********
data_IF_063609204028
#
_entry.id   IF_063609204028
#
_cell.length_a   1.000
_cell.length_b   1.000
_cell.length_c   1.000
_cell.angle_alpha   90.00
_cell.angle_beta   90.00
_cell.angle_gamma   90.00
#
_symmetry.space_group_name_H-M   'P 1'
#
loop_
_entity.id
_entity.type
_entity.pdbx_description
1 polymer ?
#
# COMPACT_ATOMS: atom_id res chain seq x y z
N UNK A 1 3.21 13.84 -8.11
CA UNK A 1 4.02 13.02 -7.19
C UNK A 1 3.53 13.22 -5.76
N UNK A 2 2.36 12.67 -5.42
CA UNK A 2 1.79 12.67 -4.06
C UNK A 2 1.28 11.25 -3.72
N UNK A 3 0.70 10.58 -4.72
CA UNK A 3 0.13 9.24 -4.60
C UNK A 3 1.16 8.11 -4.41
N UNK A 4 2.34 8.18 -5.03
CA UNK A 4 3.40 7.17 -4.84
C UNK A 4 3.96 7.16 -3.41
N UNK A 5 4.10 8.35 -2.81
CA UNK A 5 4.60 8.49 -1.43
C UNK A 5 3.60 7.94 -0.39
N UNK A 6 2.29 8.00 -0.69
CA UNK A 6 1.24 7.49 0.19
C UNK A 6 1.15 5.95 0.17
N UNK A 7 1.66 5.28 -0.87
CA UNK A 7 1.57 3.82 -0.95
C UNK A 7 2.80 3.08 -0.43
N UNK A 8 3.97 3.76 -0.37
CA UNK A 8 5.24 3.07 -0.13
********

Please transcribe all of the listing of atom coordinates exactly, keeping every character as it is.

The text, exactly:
data_IF_063609204028
#
_entry.id   IF_063609204028
#
_cell.length_a   1.000
_cell.length_b   1.000
_cell.length_c   1.000
_cell.angle_alpha   90.00
_cell.angle_beta   90.00
_cell.angle_gamma   90.00
#
_symmetry.space_group_name_H-M   'P 1'
#
loop_
_entity.id
_entity.type
_entity.pdbx_description
1 polymer ?
#
# COMPACT_ATOMS: atom_id res chain seq x y z
N UNK A 1 3.21 13.84 -8.11
CA UNK A 1 4.02 13.02 -7.19
C UNK A 1 3.53 13.22 -5.76
N UNK A 2 2.36 12.67 -5.42
CA UNK A 2 1.79 12.67 -4.06
C UNK A 2 1.28 11.25 -3.72
N UNK A 3 0.70 10.58 -4.72
CA UNK A 3 0.13 9.24 -4.60
C UNK A 3 1.16 8.11 -4.41
N UNK A 4 2.34 8.18 -5.03
CA UNK A 4 3.40 7.17 -4.84
C UNK A 4 3.96 7.16 -3.41
N UNK A 5 4.10 8.35 -2.81
CA UNK A 5 4.60 8.49 -1.43
C UNK A 5 3.60 7.94 -0.39
N UNK A 6 2.29 8.00 -0.69
CA UNK A 6 1.24 7.49 0.19
C UNK A 6 1.15 5.95 0.17
N UNK A 7 1.66 5.28 -0.87
CA UNK A 7 1.57 3.82 -0.95
C UNK A 7 2.80 3.08 -0.43
N UNK A 8 3.97 3.76 -0.37
CA UNK A 8 5.24 3.07 -0.13